August 1999

Bobby Short - You're the Top: Love Songs of Cole Porter
Telarc CD-83463
Released: 1999

by Jim Saxon

Musical Performance ***1/2
Recording Quality ****1/2
Overall Enjoyment ****

[Reviewed on CD]Among other sensations, art produces nostalgia for that which never happened. While listening to Bobby Short’s latest release, You’re the Top: Love Songs of Cole Porter, I sensed a romantic fantasy remembered rather than realized. I have scant knowledge of the high life Cole Porter wrote about and which Short voices so richly. Yet, by the fourth song of the collection, "You’d Be So Nice to Come Home To," I was drenched in goose bumps remembering how I once wished I could feel -- elegant, sophisticated and in love with a woman of high sensibilities.

Thus, You’re the Top is a trip down a virtual memory lane instead of a real one. Few people have been as worldly-wise as Cole Porter, although 75-year-old Bobby Short comes close. The self-styled "saloon singer" has become Porter’s surrogate. His credibility, earned over a lifetime, makes You’re the Top an almost perfect blend of composition and performance. I say "almost" because some of cuts on the album featuring the smallest big band I’ve ever heard are less than convincing. However, the cabaret settings with two or three players supporting the singer’s crisp baritone are transcendent. The intimate arrangements include shining moments for bass player Frank Tate and saxophonist Loren Shoenberg, both of whom are recorded in a perfect natural perspective.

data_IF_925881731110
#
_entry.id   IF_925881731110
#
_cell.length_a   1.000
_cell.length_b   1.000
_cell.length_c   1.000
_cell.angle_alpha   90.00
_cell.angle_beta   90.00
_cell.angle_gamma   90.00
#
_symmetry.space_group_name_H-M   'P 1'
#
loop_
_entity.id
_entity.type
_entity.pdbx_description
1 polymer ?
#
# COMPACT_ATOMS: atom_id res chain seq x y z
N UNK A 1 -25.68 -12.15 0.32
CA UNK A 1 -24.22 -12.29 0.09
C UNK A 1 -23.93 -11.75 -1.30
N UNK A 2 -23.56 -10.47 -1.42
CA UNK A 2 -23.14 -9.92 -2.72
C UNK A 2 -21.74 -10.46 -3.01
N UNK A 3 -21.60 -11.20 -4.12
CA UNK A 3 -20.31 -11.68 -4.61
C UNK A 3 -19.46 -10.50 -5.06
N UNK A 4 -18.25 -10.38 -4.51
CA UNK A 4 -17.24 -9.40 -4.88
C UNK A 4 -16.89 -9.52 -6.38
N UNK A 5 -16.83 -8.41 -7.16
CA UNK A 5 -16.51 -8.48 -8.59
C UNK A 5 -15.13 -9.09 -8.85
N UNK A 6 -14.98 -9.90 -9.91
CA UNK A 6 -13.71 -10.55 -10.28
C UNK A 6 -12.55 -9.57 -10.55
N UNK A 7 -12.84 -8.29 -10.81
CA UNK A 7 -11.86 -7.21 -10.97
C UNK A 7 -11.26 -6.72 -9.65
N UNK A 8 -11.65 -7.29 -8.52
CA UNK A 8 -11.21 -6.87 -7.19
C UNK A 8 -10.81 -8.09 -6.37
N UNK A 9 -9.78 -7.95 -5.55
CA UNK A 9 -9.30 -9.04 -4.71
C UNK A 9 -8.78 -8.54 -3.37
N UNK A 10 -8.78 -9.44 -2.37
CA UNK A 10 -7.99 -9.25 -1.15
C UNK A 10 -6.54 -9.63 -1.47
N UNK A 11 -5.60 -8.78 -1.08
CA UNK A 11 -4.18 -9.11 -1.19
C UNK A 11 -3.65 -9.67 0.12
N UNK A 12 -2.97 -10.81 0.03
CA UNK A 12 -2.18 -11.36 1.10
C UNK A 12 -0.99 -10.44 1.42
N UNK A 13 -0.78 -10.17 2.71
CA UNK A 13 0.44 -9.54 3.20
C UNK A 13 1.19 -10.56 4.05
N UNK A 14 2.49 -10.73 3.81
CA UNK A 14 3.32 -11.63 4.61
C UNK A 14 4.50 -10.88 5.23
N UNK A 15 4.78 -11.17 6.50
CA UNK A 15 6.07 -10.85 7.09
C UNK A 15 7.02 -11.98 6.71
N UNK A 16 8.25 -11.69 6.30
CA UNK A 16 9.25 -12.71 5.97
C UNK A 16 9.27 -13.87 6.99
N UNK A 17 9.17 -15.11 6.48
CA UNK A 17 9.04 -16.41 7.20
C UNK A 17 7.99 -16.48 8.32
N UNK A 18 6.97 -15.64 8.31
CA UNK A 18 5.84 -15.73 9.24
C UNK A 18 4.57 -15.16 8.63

In fact, I plan to take You’re the Top to the next Consumer Electronics Show to determine which systems can re-create the proper size and texture of acoustic bass and tenor sax. In addition, the dynamic range of Short’s voice will test the resolve of most amplifiers. Anyone who buys this disc expecting to use it as background music will be surprised. The sound of someone performing live in the living is too disconcerting for light work. As soon as I closed the digital transport on You’re the Top, I felt an invisible hand grab my tuxedo lapels and force me to pay attention all the way through. I can’t afford to play this music every day.

Listening to Bobby Short on CD for the first time, I regret never having seen him live at the Café Carlyle. The main reason for skipping out was immaturity. In order to appreciate the songs Short performs, one needs a modicum of life experience and some down time to reflect upon it. Inevitably, I have arrived at a point where the Porter/Short guidebook to mature courtship makes a compelling read Why does it take some people so long to grow up?

I doubt raving about this CD will encourage persons under 40 to purchase it unless they are extremely precocious. This is no grave matter for now. More important is that Short has added another fine collection to the archive of adult pop music one can browse when one is ready. I look forward to Bobby Short’s next Cole Porter recording. There are still so many memories to be relived for the first time.